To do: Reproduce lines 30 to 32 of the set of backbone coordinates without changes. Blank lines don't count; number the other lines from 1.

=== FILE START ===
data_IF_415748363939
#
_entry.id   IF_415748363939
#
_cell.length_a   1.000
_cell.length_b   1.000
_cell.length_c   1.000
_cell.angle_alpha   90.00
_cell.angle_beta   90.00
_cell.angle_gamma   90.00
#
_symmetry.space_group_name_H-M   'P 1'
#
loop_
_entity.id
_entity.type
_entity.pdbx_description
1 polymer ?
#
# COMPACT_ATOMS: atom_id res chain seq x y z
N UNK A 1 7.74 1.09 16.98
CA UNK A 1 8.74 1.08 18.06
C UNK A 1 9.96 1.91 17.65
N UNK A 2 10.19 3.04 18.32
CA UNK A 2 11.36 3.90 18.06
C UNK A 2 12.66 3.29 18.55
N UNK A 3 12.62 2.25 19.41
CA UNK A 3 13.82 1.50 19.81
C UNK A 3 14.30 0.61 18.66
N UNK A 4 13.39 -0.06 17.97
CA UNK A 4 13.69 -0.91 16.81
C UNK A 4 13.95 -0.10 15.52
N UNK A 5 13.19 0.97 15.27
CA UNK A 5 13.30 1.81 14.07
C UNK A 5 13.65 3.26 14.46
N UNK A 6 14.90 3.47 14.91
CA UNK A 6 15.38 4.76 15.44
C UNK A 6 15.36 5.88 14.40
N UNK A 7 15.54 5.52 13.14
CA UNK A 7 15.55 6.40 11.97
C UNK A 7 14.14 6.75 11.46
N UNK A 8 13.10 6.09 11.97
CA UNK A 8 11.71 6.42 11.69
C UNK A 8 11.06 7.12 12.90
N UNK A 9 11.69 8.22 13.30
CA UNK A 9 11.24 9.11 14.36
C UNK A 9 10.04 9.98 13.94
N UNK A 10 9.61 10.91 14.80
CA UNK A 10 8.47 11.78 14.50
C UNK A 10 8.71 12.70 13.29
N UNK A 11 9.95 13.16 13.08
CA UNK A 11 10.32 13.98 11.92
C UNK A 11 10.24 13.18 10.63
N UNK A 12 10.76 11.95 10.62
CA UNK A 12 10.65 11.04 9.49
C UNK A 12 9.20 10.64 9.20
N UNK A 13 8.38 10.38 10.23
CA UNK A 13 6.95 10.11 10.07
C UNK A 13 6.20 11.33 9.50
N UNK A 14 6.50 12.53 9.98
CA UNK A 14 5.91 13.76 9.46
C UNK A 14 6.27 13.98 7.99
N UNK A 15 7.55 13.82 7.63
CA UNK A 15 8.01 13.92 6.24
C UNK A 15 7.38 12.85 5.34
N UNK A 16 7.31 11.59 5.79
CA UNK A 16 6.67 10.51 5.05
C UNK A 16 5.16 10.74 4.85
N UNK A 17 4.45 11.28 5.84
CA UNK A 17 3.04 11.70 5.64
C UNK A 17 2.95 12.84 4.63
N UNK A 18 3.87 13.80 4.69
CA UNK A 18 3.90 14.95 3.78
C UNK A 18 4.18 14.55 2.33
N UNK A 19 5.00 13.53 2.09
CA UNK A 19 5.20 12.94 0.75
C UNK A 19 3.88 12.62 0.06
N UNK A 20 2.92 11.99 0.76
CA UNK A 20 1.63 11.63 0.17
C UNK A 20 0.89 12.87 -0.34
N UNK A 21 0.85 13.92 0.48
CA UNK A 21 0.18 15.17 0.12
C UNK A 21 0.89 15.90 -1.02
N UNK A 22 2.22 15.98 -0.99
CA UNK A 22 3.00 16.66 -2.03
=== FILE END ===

N UNK A 4 13.39 -0.06 17.97
CA UNK A 4 13.69 -0.91 16.81
C UNK A 4 13.95 -0.10 15.52